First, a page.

The above and other objects of the present invention will become apparent from a reading of the following description which sets forth preferred embodiments thereof.
A feature of the present invention is based on the discovery that an alkaloid of the family Apocynaceae and its therapeutically active derivatives and salts, particularly, ibogaine and its therapeutically active, non-toxic derivatives and salts for example, ibogaine hydrochloride and other non-toxic salts of ibogaine, possess the unexpected unique ability to disrupt the heroin addiction syndrome. Examples of other salts of ibogaine which may be used are ibogaine hydrobromide, and any other non-toxic salt of ibogaine.
For the purpose of definition, the heroin addiction syndrome is meant to consist of all the symptomology demonstrated by addicts in their use of and search for heroin. The interruption of the syndrome was accomplished in five out of seven (71%) of the test subjects who were addicted to heroin. None of the test subjects were seeking to terminate their habits, and all seven were enamored with narcotics.
A single treatment with ibogaine or ibogaine HCl of doses ranging from 6 mg/kg to 19 mg/kg administered orally, disrupted the subject’s use of heroin for about six months.
A treatment lasts about thirty hours during which time ibogaine exerts a stimulant effect. Apparently, an abreactive process is involved during ibogaine therapy but is not noticeable until the patient wakes from natural sleep occurring after primary and secondary effects of ibogaine are diminished. When effective, ibogaine left the addict with no desire to use heroin and no noticeable signs of physical withdrawal. Subjects appeared relaxed, coherent, with a sense of direction and feelings of confidence. 
(Note: abreaction is defined as ‘the release of emotional tension achieved through recalling a repressed traumatic experience.)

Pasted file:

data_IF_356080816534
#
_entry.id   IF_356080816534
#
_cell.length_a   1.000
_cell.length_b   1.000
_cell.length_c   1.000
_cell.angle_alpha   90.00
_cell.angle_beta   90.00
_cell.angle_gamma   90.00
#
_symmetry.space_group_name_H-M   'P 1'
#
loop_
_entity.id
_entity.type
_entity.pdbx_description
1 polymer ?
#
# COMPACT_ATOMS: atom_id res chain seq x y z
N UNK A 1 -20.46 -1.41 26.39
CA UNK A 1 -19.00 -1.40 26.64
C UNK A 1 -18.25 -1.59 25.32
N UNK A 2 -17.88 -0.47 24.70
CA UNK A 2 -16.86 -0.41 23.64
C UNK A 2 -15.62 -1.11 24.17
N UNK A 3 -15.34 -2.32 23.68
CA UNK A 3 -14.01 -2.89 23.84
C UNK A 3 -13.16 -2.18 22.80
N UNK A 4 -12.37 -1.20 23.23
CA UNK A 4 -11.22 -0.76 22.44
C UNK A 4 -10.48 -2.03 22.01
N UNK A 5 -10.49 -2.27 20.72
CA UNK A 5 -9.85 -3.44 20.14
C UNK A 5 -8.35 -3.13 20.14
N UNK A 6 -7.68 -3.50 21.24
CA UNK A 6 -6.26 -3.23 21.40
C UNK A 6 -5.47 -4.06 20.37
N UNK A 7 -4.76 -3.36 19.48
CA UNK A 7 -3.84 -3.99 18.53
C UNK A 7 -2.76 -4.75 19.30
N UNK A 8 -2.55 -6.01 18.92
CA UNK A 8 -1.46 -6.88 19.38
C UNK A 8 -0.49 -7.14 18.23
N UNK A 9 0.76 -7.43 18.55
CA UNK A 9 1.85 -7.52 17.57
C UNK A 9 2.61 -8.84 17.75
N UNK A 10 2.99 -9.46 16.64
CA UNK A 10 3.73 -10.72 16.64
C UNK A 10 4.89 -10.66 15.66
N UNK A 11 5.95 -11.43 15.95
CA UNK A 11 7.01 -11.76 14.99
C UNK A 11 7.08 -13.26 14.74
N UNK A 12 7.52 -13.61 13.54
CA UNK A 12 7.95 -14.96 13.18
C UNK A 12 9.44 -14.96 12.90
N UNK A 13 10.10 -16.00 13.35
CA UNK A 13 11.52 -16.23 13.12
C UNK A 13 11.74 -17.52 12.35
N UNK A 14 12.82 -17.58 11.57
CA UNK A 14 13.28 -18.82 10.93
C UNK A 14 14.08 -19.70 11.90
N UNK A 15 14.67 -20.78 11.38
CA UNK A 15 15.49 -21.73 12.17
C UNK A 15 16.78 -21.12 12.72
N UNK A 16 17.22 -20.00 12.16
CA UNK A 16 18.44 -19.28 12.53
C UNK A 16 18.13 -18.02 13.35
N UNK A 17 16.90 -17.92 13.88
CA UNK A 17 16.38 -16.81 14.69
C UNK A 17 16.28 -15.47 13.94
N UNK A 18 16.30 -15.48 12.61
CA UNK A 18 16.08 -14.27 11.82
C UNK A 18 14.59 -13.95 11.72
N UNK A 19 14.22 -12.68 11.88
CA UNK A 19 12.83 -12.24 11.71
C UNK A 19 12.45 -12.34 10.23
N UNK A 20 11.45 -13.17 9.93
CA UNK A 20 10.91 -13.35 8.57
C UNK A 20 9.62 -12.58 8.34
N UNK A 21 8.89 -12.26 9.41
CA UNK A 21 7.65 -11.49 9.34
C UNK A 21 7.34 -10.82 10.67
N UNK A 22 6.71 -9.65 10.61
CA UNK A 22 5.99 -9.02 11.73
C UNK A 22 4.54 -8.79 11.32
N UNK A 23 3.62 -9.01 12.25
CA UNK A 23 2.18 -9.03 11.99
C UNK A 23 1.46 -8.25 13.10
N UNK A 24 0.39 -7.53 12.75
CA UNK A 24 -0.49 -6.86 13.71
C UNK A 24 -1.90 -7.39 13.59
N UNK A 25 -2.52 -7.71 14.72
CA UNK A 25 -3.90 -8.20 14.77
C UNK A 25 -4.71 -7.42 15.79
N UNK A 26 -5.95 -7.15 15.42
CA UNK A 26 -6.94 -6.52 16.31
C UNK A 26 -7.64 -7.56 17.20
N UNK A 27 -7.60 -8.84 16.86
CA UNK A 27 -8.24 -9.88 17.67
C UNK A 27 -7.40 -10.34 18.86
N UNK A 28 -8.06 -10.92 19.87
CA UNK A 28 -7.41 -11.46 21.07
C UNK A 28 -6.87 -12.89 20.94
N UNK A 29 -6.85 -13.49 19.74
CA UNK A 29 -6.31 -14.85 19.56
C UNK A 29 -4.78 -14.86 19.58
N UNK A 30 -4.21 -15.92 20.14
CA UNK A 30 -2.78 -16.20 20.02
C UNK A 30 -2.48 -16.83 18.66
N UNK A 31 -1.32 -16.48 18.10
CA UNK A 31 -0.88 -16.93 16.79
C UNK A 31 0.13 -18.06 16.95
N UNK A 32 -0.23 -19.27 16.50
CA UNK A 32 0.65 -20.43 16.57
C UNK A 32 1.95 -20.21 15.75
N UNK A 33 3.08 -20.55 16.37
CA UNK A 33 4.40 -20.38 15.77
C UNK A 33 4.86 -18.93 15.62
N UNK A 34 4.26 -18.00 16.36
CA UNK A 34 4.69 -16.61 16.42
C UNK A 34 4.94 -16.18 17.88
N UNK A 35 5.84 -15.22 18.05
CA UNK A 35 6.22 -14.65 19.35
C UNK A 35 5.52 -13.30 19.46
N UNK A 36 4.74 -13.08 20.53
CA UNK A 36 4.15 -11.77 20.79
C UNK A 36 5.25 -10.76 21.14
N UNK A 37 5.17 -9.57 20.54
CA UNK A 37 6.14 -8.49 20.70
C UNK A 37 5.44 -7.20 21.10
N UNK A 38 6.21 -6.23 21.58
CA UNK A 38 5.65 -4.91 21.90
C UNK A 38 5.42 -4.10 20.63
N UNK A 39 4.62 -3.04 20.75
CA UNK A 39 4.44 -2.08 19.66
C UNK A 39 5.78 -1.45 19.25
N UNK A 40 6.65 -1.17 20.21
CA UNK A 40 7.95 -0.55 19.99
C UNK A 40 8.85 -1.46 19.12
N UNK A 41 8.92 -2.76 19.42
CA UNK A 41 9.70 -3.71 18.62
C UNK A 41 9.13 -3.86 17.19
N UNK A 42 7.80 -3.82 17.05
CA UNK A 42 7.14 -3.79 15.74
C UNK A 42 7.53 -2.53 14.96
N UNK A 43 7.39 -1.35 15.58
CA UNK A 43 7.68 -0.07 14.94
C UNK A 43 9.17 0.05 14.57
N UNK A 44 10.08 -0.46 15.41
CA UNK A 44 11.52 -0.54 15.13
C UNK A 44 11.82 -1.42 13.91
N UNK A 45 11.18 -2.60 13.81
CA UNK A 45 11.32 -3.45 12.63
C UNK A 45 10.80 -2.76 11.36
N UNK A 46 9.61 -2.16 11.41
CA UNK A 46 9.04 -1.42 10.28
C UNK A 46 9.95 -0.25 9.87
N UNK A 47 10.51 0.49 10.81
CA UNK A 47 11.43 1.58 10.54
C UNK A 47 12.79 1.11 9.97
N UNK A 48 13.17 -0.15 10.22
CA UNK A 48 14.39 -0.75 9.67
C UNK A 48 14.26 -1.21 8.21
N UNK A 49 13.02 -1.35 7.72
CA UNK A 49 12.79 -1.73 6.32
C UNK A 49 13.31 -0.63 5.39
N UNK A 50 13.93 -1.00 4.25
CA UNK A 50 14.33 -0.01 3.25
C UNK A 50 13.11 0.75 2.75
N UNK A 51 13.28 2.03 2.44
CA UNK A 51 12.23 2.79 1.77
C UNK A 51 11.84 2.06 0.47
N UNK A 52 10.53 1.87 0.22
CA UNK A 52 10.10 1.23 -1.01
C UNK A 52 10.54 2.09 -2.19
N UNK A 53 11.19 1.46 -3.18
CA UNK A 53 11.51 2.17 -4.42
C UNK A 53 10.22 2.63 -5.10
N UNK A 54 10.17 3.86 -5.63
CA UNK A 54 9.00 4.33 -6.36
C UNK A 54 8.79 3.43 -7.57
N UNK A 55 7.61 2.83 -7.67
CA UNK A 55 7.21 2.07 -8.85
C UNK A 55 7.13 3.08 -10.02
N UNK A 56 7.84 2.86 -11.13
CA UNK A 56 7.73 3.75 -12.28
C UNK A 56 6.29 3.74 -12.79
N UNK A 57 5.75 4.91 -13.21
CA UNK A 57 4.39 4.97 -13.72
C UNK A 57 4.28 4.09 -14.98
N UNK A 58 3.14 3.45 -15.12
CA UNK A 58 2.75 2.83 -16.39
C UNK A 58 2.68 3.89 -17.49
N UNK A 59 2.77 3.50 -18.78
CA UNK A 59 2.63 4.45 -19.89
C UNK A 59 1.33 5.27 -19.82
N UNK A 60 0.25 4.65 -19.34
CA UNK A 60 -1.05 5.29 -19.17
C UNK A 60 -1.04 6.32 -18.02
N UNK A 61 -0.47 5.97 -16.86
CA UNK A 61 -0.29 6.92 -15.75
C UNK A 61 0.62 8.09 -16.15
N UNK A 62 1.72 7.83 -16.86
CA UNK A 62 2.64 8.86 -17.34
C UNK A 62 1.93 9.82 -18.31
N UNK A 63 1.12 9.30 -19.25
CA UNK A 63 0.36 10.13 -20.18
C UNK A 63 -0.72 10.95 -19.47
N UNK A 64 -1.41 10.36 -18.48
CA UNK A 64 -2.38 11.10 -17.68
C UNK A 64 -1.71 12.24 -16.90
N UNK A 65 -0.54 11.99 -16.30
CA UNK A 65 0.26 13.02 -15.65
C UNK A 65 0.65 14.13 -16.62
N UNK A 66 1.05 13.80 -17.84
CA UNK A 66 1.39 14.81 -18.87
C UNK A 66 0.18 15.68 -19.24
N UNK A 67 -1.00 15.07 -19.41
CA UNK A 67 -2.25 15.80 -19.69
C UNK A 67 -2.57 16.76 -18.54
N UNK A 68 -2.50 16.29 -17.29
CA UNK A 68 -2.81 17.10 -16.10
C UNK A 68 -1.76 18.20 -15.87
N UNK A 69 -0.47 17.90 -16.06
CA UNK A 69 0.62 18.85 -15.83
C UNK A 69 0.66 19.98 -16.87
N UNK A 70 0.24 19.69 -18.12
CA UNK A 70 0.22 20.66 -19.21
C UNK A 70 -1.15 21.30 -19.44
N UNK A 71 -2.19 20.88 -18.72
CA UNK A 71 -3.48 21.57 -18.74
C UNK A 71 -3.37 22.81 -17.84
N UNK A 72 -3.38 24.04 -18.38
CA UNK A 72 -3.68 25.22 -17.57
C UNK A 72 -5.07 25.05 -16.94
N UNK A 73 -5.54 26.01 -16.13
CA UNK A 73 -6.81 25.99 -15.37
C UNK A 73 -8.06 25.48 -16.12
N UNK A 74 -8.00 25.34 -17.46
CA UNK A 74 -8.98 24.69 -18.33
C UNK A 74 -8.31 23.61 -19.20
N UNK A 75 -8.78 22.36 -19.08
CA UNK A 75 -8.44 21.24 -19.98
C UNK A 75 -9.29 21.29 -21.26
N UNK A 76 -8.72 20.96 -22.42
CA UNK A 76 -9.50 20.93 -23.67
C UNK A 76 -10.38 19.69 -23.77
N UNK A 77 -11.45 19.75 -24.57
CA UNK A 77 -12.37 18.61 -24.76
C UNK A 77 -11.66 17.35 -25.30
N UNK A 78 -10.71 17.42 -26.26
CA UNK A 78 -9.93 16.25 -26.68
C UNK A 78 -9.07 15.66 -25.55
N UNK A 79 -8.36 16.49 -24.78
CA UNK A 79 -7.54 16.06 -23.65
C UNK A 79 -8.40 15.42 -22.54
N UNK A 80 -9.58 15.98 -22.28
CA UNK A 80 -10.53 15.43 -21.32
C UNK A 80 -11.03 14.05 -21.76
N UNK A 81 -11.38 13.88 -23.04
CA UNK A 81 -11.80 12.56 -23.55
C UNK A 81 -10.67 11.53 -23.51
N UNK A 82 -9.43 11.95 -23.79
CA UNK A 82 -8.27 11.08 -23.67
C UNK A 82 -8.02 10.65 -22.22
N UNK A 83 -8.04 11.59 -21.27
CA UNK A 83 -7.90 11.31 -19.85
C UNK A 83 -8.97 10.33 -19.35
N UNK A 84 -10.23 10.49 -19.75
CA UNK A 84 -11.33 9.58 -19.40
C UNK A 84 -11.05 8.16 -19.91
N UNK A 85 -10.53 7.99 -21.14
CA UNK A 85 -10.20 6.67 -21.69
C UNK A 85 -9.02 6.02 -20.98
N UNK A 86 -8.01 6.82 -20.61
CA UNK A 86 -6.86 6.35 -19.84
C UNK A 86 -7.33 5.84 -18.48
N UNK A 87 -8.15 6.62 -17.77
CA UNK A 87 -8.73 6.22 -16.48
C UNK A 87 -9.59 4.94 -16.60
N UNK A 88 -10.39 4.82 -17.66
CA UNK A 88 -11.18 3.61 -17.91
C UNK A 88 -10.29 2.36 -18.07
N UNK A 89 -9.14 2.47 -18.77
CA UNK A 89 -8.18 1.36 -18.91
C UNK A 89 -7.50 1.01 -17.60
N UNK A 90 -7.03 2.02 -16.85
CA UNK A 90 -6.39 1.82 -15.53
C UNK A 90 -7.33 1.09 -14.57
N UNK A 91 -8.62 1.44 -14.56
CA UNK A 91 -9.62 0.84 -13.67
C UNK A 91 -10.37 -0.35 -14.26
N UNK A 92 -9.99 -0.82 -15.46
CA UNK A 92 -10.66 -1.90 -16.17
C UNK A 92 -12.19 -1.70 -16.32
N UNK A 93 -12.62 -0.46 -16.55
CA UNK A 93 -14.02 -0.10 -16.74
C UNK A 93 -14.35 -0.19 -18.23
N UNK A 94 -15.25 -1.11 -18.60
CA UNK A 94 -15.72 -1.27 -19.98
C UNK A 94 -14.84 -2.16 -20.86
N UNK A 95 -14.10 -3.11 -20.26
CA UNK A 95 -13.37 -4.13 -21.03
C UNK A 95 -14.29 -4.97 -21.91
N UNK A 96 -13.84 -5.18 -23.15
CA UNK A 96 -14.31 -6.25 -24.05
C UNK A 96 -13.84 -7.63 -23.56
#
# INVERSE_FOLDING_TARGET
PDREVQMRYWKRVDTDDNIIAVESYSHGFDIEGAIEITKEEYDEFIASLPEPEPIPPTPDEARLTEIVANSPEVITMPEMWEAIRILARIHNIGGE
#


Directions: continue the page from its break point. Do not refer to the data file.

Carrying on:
Ibogaine was one of five substances we studied. The other four–mescaline, psilocybin, LSD and DMT though different in duration of action and intensity–have similar psychotropic effects that are well documented and will not be discussed here. Ibogaine, unlike the others, is not a euphoriant hallucinogen and did not leave the subjects open to swells of emotion. While under the influence of ibogaine, emotional responses to traumatic repressed thoughts and feelings appeared to be negated.
Another effect of ibogaine administration that was found interesting was that even after twenty-six to thirty hours of wakefulness, subjects slept three to four hours and awoke fully rested. This pattern continued, diminishing slowly, over a three to four month period.
The effects of oral administration of ibogaine are first noticed in fifteen to twenty minutes. Initially, a numbing of the skin is accompanied by an auditory buzzing or oscillating sound. Within twenty-five to thirty-five minutes the auditory transcends across the sensory mechanisms to include the visual: objects appear to vibrate with great intensity. It is at this time that the dream enhancement or hallucinatory effects begin. In many cases an acute stage of nausea follows the hallucinatory phase. The visions end abruptly and the numbness of the skin begins to abate.